from more, since Ivy also uses its <a href="http://ivyrep.jayasoft.org/">own repository</a>
for dependencies metadata, leveraging the power of transitive dependencies.</p>
+<h1>Out of the box maven repository support</h1>
+<p>The public maven repository has many advantages: a lot of modules available, easy
search with mvnrepository.com, ... With Ivy, you benefit from this repository out of the box
thanks to maven 2 metadata compatibility. </p>
 <h1>Continuous Integration Ready</h1>
 <p>Are you working in a continuous integration environment? No? You should ;-)</p>
 <p>If you are working in a continuous integration environment, and if you have many
projects that depend one on each other, then you are maybe experiencing the dependency management
nightmare... Fortunately, Ivy is there to help !</p>
@@ -70,14 +69,14 @@
 <h1>Unique enterprise features</h1>
 <p>Ivy is the only dependency management tool to support powerful features such as
repository namespace and building through the install task. A [[doc:tutorial/build-repository
tutorial]] is dedicated to this feature, and show you how you can build your own repository
importing data from public one, and converting heterogeneous repositories into a stable and
homogeneous one.</p>
 <h1>Heavily tested</h1>
-<p>Ivy benefits from a lot of unit tests checked at each code modification. It is also
under heavy testing by the community itself, and bugs reported by the community are often
fixed in only a few days.</p>
-<h1>Supported by several tools</h1>
-<p>A growing number of tools support Ivy, see the <a href="links.html">links</a>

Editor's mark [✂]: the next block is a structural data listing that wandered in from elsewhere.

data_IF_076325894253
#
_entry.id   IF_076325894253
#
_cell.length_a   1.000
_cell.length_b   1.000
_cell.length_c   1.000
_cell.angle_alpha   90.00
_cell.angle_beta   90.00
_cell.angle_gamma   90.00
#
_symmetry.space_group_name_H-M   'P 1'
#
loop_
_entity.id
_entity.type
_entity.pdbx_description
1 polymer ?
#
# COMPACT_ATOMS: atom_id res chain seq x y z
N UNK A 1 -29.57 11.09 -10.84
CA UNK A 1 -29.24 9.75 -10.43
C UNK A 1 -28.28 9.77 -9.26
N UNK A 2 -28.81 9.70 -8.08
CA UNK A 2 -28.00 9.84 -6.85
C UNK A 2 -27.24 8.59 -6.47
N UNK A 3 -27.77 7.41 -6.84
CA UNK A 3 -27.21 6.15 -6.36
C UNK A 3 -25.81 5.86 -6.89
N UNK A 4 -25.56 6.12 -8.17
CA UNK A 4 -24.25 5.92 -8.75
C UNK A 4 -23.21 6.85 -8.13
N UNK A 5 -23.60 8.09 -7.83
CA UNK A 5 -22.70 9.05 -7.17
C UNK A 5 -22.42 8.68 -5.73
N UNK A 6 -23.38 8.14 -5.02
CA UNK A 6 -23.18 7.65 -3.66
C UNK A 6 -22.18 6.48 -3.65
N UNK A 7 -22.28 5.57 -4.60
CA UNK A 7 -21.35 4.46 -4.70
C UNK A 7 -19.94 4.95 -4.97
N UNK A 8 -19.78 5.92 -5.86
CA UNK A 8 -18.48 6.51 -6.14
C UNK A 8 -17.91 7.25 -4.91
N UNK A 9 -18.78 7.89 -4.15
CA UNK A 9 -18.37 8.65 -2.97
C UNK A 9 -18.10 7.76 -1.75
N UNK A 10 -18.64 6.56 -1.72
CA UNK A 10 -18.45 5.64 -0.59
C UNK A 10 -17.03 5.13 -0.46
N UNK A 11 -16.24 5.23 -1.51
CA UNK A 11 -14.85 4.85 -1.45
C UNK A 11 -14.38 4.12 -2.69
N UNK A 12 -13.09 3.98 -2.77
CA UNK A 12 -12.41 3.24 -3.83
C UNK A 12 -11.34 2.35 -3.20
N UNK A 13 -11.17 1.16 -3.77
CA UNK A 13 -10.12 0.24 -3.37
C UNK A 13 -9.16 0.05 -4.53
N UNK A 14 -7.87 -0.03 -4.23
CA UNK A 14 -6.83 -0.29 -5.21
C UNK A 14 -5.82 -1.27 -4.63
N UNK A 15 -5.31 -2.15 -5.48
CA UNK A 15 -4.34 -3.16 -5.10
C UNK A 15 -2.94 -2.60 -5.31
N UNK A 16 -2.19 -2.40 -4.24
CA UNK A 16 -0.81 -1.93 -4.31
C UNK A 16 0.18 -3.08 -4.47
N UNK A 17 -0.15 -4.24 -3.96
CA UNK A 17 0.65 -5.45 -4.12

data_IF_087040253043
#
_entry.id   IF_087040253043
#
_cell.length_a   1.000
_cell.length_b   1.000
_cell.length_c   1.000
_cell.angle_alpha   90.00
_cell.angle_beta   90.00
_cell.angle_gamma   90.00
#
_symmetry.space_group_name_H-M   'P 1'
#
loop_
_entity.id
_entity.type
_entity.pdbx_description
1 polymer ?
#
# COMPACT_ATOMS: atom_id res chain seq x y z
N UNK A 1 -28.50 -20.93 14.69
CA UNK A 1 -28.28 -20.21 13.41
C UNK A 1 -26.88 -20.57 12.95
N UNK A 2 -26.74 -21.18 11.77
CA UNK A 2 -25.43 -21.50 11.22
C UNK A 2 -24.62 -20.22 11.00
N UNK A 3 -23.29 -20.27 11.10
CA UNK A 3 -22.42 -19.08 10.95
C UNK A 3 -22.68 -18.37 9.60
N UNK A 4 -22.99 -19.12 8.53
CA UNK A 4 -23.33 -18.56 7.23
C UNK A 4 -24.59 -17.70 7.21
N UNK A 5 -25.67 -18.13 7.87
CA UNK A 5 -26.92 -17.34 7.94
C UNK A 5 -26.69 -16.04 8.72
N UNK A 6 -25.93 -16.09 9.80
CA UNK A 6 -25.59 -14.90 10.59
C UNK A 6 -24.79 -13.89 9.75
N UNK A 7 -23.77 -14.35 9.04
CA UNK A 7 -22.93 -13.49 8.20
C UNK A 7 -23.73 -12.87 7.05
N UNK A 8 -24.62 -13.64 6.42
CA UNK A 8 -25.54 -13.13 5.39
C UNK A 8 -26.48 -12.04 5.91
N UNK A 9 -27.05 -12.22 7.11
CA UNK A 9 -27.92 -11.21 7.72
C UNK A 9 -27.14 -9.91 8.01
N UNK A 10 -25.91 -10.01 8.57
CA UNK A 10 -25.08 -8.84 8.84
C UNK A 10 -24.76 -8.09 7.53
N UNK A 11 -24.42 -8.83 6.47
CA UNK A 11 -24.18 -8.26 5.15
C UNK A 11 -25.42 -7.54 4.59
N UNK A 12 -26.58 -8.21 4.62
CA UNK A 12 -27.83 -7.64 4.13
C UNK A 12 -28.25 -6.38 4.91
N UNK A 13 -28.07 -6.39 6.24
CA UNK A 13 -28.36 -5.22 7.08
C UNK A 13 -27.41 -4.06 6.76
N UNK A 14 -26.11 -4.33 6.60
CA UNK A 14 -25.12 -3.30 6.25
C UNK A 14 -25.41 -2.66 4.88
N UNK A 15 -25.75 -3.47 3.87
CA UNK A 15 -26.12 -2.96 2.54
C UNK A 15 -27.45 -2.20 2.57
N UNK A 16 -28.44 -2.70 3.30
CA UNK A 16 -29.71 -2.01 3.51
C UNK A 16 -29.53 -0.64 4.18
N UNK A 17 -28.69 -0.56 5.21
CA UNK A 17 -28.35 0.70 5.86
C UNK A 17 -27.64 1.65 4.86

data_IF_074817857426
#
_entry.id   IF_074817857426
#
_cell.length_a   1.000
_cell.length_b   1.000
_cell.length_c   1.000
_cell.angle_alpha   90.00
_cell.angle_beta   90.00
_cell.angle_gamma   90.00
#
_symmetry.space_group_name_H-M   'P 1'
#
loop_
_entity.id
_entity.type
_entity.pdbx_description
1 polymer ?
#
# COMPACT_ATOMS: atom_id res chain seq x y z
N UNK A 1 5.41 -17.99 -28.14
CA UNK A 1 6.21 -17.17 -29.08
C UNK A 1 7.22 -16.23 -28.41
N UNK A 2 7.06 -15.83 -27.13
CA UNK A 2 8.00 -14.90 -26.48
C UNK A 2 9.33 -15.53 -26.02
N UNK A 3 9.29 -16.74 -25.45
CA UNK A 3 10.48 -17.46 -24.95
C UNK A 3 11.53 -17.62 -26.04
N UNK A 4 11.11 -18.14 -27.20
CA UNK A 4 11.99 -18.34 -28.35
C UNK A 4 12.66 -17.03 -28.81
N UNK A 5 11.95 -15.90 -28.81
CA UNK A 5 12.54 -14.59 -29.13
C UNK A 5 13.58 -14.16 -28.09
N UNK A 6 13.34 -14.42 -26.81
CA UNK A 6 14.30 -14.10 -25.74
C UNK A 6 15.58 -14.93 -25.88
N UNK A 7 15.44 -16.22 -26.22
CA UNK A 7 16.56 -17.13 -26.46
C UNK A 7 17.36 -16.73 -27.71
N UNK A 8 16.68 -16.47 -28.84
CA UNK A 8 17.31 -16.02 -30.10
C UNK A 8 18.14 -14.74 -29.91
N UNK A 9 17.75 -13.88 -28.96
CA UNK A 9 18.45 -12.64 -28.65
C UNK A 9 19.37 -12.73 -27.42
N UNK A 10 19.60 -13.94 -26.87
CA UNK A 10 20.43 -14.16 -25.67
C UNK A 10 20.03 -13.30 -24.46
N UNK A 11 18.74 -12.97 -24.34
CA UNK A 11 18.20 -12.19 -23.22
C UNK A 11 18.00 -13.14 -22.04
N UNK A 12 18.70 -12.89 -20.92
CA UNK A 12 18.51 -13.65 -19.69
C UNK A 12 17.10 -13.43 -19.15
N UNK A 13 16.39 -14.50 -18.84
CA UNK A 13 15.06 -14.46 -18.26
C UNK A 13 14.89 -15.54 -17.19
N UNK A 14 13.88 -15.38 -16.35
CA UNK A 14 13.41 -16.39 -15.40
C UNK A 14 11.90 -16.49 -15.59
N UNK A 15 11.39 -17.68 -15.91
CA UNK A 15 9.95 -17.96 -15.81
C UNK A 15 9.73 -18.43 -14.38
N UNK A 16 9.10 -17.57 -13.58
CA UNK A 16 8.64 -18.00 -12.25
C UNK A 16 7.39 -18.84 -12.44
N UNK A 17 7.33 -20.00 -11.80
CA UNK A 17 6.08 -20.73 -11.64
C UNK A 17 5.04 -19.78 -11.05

page for details.</p>
+<p>Ivy benefits from a lot of unit tests checked at each code modification. It is also
under heavy testing by the community itself, and we pay a lot of attention to bug fixing and
code stability.</p>
 <h1>Free and open source</h1>
-<p>Ivy is an incubating Apache project, which means that it's fully open sourced, with
a business friendly Apache license.</p>
+<p>Ivy is an Apache project, which means that it's fully open sourced, with a business
friendly Apache license.</p>
 <p>Being open source, you can even modify it for your own needs, and let the community
benefit from your enhancements if you like.</p>
 <h1>Extensively documented</h1>
-<p>With Ivy, not only the tool is free and open source, but you also have access to
a documentation of about 120 pages in its printer friendly version for free!</p></textarea>
+<p>With Ivy, not only the tool is free and open source, but you also have access to
a very detailed documentation including tutorials and reference documentation, all for free!</p>
+<h1>Self contained</h1>
+<p>The core Ivy engine which allows to perform most of Ivy features is provided as
a single jar with no dependency at all, except on JRE 1.4 or greater. This means that you
can very easily use Ivy to bootstrap your build system, or embedded in your own tool. Ant
support itself is provided only as a thin wrapper over Ivy engine so that you can do everything
in embedded or standalone mode</p></textarea>
 <script type="text/javascript">xooki.postProcess();</script>
 </body>
 </html>

Modified: ant/ivy/site/m2comparison.html